It is important to remind ourselves that Tony Abbott is a 53-year-old former trainee Catholic priest, a former right-wing student activist, a former Liberal Party staffer, and an MP parachuted by John Howard into a safe Liberal seat. From an early age, he was mentored and trained by older men to become the man he is today - a product of a bygone era. Most of his ideas have been formed by men in all-male institutions or mostly male environments.The Saturday Age, 01/10/2011
Can we believe in his political separation between church and state when Abbott boasted that eight Catholics in the Howard cabinet had overturned the Northern Territory's euthanasia law, buried gay marriage, stopped the ACT heroin safe injecting-rooms trial, and tried to reduce abortion numbers through pregnancy-support counselling that was openly anti-abortion?
When asked about the problem of businesses paying women an average 16 per cent less than they pay men in the same job, Abbott admitted that he was unaware that there was still a problem. When asked how he would get more women into politics, he said he did not have a solution.
Even though he is married with three daughters, he freely admits he has been mostly absent from the housework and child-rearing. Is it any wonder that he has no understanding of what Australian women, more than 50 per cent of the population, expect or need from a potential prime minister of their country?
The social and historic changes of the 1960s and 1970s have become firmly fixed in the social fabric of the nation - particularly those changes that affect the lives of women. What Abbott never understood, and still fails to understand today, is that a belief in a woman's right to make choices about her own body, and the belief that everyone has the right to equality despite their gender and sexuality, are not merely ''fashionable'' causes.
These rights are enshrined in legislation, and have been since the 1970s. They will not change, like the length of women's skirts do. To dismiss them alienates him from the women, and many men, who fought so hard in the past and are still fighting to achieve equality and fairness in and out of the workplace.
Women no longer accept that they are not entitled to the same opportunities as men, just as gays are refusing to be treated as second-class citizens, the elderly are agitating for the right to voluntary euthanasia, the young are demanding the development of stem-cell research, and eminent scientists throughout the world are certain that governments have to accept the reality of climate change and take immediate action to reduce carbon pollution or face the tragic consequences.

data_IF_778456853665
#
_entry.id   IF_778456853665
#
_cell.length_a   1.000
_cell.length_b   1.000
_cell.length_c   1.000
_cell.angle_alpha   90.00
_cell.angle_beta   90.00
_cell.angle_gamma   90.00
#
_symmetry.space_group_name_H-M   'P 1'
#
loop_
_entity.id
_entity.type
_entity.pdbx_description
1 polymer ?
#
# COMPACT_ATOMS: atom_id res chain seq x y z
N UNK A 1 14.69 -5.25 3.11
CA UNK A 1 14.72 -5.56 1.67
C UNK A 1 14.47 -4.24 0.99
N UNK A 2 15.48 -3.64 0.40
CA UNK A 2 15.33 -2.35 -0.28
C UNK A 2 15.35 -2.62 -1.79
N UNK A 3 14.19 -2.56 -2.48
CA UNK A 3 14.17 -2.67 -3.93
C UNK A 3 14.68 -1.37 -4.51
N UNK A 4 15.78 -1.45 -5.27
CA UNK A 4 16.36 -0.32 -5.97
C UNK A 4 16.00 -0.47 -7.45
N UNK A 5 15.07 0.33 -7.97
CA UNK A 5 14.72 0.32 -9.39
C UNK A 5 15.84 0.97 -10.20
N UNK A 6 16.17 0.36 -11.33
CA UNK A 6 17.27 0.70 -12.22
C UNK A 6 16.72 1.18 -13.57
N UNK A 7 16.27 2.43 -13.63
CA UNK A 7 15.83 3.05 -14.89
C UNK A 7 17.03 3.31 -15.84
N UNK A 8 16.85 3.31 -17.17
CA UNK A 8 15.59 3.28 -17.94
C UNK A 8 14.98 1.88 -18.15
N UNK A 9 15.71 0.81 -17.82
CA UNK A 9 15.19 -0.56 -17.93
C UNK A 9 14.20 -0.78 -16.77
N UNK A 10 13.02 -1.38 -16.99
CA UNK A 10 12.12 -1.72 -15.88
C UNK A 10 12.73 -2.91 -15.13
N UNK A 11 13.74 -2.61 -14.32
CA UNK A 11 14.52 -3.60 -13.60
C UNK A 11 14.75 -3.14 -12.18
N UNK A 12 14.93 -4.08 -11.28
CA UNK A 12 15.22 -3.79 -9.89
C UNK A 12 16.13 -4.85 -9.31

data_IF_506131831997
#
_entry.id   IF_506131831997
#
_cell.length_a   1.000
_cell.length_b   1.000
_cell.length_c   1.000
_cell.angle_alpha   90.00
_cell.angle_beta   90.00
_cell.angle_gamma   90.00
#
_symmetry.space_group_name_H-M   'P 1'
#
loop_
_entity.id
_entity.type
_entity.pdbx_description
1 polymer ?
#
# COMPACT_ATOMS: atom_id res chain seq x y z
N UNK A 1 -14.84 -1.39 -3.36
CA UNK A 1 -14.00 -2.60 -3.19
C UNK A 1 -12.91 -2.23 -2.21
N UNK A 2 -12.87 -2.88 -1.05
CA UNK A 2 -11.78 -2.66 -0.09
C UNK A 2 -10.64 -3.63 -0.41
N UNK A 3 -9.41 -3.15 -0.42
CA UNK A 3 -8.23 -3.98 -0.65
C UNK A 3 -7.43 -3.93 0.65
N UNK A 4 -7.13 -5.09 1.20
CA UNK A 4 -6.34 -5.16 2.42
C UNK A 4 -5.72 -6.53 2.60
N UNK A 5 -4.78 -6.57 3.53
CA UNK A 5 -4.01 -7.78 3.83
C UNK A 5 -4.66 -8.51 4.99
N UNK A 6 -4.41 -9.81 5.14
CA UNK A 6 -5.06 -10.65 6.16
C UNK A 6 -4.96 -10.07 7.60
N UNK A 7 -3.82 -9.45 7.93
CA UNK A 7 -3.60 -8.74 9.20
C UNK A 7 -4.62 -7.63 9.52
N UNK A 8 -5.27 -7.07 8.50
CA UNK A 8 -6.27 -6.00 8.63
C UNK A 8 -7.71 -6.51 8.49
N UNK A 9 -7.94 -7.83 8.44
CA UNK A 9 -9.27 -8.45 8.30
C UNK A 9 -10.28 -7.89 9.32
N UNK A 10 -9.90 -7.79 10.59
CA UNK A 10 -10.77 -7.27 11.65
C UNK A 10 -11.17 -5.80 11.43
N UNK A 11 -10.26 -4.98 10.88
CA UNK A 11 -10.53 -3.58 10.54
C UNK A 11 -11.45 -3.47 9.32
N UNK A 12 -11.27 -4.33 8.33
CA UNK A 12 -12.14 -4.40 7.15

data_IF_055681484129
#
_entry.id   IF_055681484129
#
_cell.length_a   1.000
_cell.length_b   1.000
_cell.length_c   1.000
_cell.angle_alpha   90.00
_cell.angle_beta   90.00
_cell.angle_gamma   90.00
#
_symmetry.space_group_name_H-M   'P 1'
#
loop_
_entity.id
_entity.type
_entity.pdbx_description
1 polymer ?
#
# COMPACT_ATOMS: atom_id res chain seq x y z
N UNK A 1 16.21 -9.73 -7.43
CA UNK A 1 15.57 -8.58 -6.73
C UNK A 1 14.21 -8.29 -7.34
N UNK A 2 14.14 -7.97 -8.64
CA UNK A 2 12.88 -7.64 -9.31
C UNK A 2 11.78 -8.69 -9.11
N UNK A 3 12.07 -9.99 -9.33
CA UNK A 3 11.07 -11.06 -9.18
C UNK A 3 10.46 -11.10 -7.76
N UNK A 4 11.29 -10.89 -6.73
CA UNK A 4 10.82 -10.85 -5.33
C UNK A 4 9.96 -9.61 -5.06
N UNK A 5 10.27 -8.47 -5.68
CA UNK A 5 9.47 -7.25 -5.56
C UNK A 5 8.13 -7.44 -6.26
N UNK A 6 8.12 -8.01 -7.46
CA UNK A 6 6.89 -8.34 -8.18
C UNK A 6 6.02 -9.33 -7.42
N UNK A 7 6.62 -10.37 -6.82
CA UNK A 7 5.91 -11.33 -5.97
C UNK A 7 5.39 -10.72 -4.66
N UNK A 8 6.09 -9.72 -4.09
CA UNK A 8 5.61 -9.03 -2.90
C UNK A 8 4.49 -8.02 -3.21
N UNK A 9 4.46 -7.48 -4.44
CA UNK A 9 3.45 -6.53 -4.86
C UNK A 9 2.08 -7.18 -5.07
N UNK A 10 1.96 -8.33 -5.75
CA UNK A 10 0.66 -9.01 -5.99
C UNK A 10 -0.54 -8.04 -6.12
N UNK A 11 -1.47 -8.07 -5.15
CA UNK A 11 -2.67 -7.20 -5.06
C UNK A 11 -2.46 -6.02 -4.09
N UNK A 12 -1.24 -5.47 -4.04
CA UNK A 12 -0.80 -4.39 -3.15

Abbott, a man of drive, cunning, ambition, and incorrigible determination, is now in a position where he could be leading our country come an election. But what if all his values and beliefs are more suited to the leadership of a conservative, Catholic institution than a modern, secular democracy? What if his attitudes to women are outdated and out of step with what they believe to be true about themselves and their own lives? What if the Australian people want a leader who embraces the future and is not trapped in the past?
I have long been concerned that Tony Abbott may one day become our Prime Minister. However, even though I personally agree with Susan Mitchell over the statements in this extract, what struck a chord with me was the question regarding a conservative Catholic religion and a modern secular democracy.
Recently I blogged about looking for a primary school for my son. I want to send my children to a local primary school, and we have the choice of either a Catholic or two government primary schools. Ultimately we have decided to enrol him (and later my daughter), in our local government primary school. However, I didn't find this was an easy choice, in fact it almost felt like going against the grain. Allow me to explain.
I have been raised a Catholic. Thirteen years of catholic (all girls) education, a grandmother who is very pious and took it upon herself to teach me the catechism and my husband also had a similar education to mine (although his was all boys) and was an altar boy in his teenage years. Both of us have turned away from the Catholic church, even though, eleven years ago, we were married in one. In fact it's the same church that I received the sacraments (communion and confirmation) and that my husband had served as an altar boy. I don't regret that at all, I have very fond memories of this beautiful bluestone church and it can even be described as a part of me. My son and daughter have been christened at this same church.
This is why, when choosing a school I found it hard to choose something other than catholic. This is why, when reading today Mitchell's words about today's society being modern secular I think my husband and I represent this new society. I had to ask myself, what sort of education do I want my children to have? I certainly don't want it to be dogmatic, one that includes missals and bibles. I want them to question what is around them. I want them to experience things and later on add value to society. I'm not saying that if you're Catholic you can't do all these things, but for me, the church just seems removed. I'm not getting anything out of it. To go to church would be a chore.
But I don't think I'm any less spiritual because of it.
Weighing up both schools, the government primary just seemed to offer more. During our meeting with the school principal, she said that the children at the school seem to be very socially aware, fair-minded, and I liked this. The school seemed to represent a modern secular society, and maybe this is why we chose it, because it meant finally taking that deep breath and actually admitting that this is what our family is. I was brought up as a conservative catholic, but as an adult, I am anything but.